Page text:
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Full-Text Articles in Library and Information Science

Response To The Unthinkable: Collecting And Archiving Condolence And Temporary Memorial Materials Following Public Tragedies, Ashley R. Maynor Jul 2015

Response To The Unthinkable: Collecting And Archiving Condolence And Temporary Memorial Materials Following Public Tragedies, Ashley R. Maynor

UT Libraries Faculty: Peer-Reviewed Publications

From Oklahoma City to Columbine to the Boston Marathon finish line, individuals around the world have responded to violent mass deaths publicized in mainstream media by creating ever-larger temporary memorials and sending expressions of sympathy—such as letters, flowers, tokens, and mementos—by the tens and even hundreds of thousands. Increasingly, there is an expectation that some, if not all, of the condolence and temporary memorial items will be kept or saved. This unusual and unexpected task of archiving so-called “spontaneous shrines” often falls to libraries and archives and few protocols, if any, exist for librarians and archivists in this role. This …


The New Pulpit: Museums, Authority, And The Cultural Reproduction Of Young-Earth Creationism, Lindsay Marie Barone May 2015

The New Pulpit: Museums, Authority, And The Cultural Reproduction Of Young-Earth Creationism, Lindsay Marie Barone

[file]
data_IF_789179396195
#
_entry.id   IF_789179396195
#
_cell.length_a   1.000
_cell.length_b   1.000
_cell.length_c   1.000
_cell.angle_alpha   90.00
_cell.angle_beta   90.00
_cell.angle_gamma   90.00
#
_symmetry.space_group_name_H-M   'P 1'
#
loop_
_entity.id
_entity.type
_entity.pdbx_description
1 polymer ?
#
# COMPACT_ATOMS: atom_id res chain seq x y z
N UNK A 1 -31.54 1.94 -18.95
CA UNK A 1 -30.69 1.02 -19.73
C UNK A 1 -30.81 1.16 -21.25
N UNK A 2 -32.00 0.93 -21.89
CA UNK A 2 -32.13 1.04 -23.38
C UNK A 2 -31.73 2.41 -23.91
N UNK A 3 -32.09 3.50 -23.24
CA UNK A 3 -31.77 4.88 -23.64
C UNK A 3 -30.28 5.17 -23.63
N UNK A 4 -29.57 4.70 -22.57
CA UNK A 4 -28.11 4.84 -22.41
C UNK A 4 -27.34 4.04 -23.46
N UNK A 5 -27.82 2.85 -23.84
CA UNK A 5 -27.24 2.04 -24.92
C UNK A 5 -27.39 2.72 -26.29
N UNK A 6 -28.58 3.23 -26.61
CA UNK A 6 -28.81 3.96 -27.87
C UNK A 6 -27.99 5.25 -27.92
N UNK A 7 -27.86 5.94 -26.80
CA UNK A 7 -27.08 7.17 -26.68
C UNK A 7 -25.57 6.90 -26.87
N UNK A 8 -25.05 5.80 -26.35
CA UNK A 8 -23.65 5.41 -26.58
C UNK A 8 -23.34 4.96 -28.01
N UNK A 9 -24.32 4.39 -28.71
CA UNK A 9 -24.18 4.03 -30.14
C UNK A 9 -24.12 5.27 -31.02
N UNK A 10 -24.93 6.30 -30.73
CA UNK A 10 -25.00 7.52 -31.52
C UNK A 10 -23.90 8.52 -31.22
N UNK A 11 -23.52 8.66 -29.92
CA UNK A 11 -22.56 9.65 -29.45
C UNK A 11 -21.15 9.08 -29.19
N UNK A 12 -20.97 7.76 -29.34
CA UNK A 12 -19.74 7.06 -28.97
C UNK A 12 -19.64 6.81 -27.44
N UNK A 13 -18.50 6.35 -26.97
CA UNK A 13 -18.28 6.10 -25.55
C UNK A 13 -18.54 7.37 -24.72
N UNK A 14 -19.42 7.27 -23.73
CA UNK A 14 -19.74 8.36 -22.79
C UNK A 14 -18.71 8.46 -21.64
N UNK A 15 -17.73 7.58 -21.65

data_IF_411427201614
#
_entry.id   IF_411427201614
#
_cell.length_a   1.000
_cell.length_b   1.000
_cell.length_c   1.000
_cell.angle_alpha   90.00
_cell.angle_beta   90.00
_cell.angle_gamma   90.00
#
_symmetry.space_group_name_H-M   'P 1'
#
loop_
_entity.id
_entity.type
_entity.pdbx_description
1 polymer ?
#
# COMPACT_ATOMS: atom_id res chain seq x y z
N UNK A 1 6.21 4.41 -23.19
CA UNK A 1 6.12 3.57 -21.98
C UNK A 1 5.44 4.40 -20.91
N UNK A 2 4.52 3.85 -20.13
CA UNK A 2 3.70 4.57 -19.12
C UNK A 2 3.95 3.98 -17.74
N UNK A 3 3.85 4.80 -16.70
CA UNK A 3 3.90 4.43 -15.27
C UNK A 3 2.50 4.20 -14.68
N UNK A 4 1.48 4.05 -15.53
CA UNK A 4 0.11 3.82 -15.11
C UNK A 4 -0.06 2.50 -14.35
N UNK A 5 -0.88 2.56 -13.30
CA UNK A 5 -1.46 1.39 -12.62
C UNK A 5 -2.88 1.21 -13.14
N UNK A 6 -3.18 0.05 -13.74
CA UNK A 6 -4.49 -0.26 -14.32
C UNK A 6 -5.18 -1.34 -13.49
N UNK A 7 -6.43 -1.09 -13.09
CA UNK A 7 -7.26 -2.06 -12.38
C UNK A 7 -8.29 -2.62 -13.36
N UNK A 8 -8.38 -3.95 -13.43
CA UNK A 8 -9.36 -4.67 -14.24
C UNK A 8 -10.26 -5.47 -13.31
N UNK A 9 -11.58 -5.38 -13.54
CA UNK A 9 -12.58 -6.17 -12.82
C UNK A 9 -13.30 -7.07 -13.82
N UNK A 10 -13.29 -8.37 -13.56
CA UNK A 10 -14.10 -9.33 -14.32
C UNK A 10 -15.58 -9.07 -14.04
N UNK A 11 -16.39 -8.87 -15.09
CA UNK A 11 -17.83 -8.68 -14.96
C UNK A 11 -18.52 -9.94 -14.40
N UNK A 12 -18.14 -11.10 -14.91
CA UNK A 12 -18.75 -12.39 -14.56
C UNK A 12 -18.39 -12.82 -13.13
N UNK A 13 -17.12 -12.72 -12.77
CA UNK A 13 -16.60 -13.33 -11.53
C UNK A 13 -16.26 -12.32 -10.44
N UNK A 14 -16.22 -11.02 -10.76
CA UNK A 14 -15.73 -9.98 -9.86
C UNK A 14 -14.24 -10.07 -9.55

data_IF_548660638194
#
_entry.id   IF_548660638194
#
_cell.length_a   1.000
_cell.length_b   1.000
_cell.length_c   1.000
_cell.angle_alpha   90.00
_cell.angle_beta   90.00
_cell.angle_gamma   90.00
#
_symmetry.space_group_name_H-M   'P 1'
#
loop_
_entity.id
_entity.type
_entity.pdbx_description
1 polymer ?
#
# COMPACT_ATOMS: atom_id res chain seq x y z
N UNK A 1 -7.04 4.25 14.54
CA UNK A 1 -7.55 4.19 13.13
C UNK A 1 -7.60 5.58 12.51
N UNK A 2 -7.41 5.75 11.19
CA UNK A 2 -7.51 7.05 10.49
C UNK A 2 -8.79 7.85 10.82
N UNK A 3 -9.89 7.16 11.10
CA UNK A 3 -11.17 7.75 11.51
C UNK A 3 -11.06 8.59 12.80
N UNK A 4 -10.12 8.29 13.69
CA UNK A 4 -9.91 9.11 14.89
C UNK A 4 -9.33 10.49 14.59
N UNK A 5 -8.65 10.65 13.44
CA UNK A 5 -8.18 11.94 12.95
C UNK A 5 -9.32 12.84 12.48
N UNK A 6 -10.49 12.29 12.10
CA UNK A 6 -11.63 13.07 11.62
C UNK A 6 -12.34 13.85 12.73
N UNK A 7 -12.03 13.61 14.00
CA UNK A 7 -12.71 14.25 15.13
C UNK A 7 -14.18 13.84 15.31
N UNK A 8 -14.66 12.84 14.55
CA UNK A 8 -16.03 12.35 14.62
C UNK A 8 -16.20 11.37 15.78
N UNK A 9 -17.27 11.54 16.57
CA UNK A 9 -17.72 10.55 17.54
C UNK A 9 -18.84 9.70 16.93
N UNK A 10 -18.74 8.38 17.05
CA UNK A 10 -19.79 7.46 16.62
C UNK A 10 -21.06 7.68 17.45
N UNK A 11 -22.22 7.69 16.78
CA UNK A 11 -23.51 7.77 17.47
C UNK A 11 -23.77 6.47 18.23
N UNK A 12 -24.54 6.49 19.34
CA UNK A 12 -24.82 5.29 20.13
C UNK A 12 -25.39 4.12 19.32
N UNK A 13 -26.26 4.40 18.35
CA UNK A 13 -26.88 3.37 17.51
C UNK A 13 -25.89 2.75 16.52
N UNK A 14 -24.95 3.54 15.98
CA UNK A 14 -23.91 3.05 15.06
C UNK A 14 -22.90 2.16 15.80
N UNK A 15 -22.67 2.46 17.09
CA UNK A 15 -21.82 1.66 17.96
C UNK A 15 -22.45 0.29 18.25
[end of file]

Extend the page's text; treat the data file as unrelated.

Theses and Dissertations

Since the mid-twentieth century there has been increasing concern among evangelical Christians over the depiction of human origins in American education. For young-Earth creationists, it has been a priority to replace scientific information which contradicts the six-day origin story reported in Genesis 1 with evidence they claim scientifically reinforces their narrative. As this has failed in public education, creationists have switched tactics, moving from “teach creationism” to “teach the controversy”. The struggle over evolution education in the classroom is well-documented, but less attention has been paid to how young-Earth creationists push their agenda in informal educational venues such as museums. …


Supporting The Expatriate Social Scientist: Faculty Research And Information Access In Post-Soviet Kazakhstan, Celia Emmelhainz Jan 2015

Supporting The Expatriate Social Scientist: Faculty Research And Information Access In Post-Soviet Kazakhstan, Celia Emmelhainz

Celia Emmelhainz

Librarians in America and Europe find that social scientists rely heavily on journal articles, specialized data, and feedback from colleagues in directing their research. This project uses 21 ethnographic interviews with librarians, students, and faculty at “Atameken University” in post-Soviet Kazakhstan to explore how social scientists adjust such research habits to a context of distant information sources and limited access. By developing technological adaptations to the local context, expatriate scholars can surmount most barriers to access—and yet librarians are then less able to effectively support research. Increased access to information and skilled librarians remains essential for Eurasian universities seeking to …